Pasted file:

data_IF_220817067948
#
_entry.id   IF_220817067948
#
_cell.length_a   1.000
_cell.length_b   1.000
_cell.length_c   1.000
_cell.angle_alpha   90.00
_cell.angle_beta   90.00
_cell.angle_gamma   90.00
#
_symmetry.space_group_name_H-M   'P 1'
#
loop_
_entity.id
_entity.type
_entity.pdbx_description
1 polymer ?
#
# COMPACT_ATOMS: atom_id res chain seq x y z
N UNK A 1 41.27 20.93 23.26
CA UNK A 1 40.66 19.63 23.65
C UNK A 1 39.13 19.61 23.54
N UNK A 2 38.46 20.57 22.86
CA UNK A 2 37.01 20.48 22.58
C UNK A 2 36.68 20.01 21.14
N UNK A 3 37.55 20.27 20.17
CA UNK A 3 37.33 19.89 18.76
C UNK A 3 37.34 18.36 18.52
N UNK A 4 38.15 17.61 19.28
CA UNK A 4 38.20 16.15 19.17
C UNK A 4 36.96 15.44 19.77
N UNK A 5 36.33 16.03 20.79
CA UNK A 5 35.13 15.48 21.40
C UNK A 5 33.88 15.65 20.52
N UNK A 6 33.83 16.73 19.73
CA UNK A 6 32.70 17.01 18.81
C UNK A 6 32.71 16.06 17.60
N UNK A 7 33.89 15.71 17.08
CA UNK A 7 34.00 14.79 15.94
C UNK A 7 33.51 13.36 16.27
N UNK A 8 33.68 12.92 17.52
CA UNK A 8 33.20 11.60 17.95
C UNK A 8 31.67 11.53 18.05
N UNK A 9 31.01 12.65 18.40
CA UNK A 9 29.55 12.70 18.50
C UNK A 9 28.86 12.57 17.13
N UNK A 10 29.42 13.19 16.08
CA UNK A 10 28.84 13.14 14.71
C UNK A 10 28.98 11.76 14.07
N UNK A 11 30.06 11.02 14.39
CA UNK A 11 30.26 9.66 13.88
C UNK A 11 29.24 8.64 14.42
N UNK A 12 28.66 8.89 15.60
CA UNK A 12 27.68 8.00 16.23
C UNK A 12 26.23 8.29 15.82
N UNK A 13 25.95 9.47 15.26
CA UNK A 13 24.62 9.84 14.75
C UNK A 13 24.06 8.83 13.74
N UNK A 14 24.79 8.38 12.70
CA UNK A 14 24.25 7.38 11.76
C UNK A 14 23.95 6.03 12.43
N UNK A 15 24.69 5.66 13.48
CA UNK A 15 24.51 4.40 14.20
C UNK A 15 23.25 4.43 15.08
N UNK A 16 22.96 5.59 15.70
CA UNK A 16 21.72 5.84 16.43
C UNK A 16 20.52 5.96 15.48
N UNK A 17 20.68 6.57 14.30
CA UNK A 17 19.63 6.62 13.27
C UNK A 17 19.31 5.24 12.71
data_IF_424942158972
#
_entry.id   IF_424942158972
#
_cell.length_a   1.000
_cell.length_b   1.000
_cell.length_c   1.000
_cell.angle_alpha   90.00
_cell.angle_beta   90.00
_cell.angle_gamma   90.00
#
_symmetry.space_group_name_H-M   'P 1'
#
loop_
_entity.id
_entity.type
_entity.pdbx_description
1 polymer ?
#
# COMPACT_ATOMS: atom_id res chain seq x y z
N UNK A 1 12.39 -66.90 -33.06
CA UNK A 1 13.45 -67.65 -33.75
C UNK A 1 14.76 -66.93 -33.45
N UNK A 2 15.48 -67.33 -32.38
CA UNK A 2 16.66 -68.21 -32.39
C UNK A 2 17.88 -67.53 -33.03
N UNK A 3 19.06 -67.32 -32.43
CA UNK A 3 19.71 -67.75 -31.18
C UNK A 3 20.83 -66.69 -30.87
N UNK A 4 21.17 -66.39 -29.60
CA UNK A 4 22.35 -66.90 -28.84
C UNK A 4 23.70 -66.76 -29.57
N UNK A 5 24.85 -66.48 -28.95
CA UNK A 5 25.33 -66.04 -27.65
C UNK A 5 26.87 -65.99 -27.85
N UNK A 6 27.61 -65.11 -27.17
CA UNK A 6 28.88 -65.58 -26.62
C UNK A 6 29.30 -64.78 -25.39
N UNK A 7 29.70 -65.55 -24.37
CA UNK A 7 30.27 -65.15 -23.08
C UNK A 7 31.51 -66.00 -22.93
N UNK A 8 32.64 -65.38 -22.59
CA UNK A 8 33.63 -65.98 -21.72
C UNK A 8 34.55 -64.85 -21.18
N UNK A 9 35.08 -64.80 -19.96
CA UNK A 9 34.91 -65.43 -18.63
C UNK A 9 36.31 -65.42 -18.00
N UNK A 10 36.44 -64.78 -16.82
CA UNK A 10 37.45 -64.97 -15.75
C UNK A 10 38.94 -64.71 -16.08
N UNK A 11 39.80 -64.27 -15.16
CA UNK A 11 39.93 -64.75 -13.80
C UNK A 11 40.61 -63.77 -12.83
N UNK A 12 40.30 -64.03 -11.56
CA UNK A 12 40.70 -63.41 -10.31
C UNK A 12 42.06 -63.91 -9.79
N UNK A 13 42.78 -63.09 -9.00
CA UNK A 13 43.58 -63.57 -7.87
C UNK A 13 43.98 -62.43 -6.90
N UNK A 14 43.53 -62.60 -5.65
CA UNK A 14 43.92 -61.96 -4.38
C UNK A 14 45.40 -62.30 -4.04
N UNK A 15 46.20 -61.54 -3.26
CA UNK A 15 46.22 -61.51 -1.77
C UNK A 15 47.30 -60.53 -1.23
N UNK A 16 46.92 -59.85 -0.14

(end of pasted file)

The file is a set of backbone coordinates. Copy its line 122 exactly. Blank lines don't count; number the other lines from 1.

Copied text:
N UNK A 11 39.80 -64.27 -15.16